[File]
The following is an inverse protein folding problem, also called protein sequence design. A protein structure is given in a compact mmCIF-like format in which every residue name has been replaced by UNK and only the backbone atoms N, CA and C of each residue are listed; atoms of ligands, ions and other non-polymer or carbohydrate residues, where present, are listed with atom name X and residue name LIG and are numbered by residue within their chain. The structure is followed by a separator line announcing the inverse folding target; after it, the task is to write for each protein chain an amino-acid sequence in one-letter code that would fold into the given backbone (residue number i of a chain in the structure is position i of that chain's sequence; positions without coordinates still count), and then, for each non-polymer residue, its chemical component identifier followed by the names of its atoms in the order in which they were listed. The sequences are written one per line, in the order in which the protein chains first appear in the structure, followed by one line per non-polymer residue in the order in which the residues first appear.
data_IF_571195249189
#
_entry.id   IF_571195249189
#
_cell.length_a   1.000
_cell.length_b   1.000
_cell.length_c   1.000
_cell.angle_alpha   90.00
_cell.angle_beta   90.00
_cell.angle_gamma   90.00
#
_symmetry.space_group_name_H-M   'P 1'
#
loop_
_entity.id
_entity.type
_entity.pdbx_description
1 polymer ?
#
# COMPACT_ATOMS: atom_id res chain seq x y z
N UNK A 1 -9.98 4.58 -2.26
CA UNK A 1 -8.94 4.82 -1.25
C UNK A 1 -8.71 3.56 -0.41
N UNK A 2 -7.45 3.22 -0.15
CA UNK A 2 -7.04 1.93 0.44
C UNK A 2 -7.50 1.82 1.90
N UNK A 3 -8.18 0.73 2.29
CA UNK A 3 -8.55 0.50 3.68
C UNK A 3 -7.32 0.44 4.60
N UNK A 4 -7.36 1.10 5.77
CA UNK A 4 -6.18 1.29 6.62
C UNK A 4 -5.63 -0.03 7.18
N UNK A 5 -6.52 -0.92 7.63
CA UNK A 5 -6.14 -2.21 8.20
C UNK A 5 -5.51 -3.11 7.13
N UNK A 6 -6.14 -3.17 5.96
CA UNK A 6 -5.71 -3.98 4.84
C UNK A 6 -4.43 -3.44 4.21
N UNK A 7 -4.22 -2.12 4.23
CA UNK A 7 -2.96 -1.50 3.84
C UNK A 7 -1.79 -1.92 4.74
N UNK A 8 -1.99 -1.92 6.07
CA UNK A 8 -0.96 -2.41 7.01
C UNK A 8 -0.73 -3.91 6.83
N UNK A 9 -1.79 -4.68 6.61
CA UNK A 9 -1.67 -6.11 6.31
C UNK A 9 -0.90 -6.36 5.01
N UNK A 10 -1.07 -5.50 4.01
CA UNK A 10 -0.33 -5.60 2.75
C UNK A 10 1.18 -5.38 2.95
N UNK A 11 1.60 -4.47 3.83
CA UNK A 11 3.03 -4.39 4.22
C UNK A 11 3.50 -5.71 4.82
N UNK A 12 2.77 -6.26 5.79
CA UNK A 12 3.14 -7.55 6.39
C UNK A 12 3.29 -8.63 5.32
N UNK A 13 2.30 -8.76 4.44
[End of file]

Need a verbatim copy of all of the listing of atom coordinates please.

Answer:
The following is an inverse protein folding problem, also called protein sequence design. A protein structure is given in a compact mmCIF-like format in which every residue name has been replaced by UNK and only the backbone atoms N, CA and C of each residue are listed; atoms of ligands, ions and other non-polymer or carbohydrate residues, where present, are listed with atom name X and residue name LIG and are numbered by residue within their chain. The structure is followed by a separator line announcing the inverse folding target; after it, the task is to write for each protein chain an amino-acid sequence in one-letter code that would fold into the given backbone (residue number i of a chain in the structure is position i of that chain's sequence; positions without coordinates still count), and then, for each non-polymer residue, its chemical component identifier followed by the names of its atoms in the order in which they were listed. The sequences are written one per line, in the order in which the protein chains first appear in the structure, followed by one line per non-polymer residue in the order in which the residues first appear.
data_IF_571195249189
#
_entry.id   IF_571195249189
#
_cell.length_a   1.000
_cell.length_b   1.000
_cell.length_c   1.000
_cell.angle_alpha   90.00
_cell.angle_beta   90.00
_cell.angle_gamma   90.00
#
_symmetry.space_group_name_H-M   'P 1'
#
loop_
_entity.id
_entity.type
_entity.pdbx_description
1 polymer ?
#
# COMPACT_ATOMS: atom_id res chain seq x y z
N UNK A 1 -9.98 4.58 -2.26
CA UNK A 1 -8.94 4.82 -1.25
C UNK A 1 -8.71 3.56 -0.41
N UNK A 2 -7.45 3.22 -0.15
CA UNK A 2 -7.04 1.93 0.44
C UNK A 2 -7.50 1.82 1.90
N UNK A 3 -8.18 0.73 2.29
CA UNK A 3 -8.55 0.50 3.68
C UNK A 3 -7.32 0.44 4.60
N UNK A 4 -7.36 1.10 5.77
CA UNK A 4 -6.18 1.29 6.62
C UNK A 4 -5.63 -0.03 7.18
N UNK A 5 -6.52 -0.92 7.63
CA UNK A 5 -6.14 -2.21 8.20
C UNK A 5 -5.51 -3.11 7.13
N UNK A 6 -6.14 -3.17 5.96
CA UNK A 6 -5.71 -3.98 4.84
C UNK A 6 -4.43 -3.44 4.21
N UNK A 7 -4.22 -2.12 4.23
CA UNK A 7 -2.96 -1.50 3.84
C UNK A 7 -1.79 -1.92 4.74
N UNK A 8 -1.99 -1.92 6.07
CA UNK A 8 -0.96 -2.41 7.01
C UNK A 8 -0.73 -3.91 6.83
N UNK A 9 -1.79 -4.68 6.61
CA UNK A 9 -1.67 -6.11 6.31
C UNK A 9 -0.90 -6.36 5.01
N UNK A 10 -1.07 -5.50 4.01
CA UNK A 10 -0.33 -5.60 2.75
C UNK A 10 1.18 -5.38 2.95
N UNK A 11 1.60 -4.47 3.83
CA UNK A 11 3.03 -4.39 4.22
C UNK A 11 3.50 -5.71 4.82
N UNK A 12 2.77 -6.26 5.79
CA UNK A 12 3.14 -7.55 6.39
C UNK A 12 3.29 -8.63 5.32
N UNK A 13 2.30 -8.76 4.44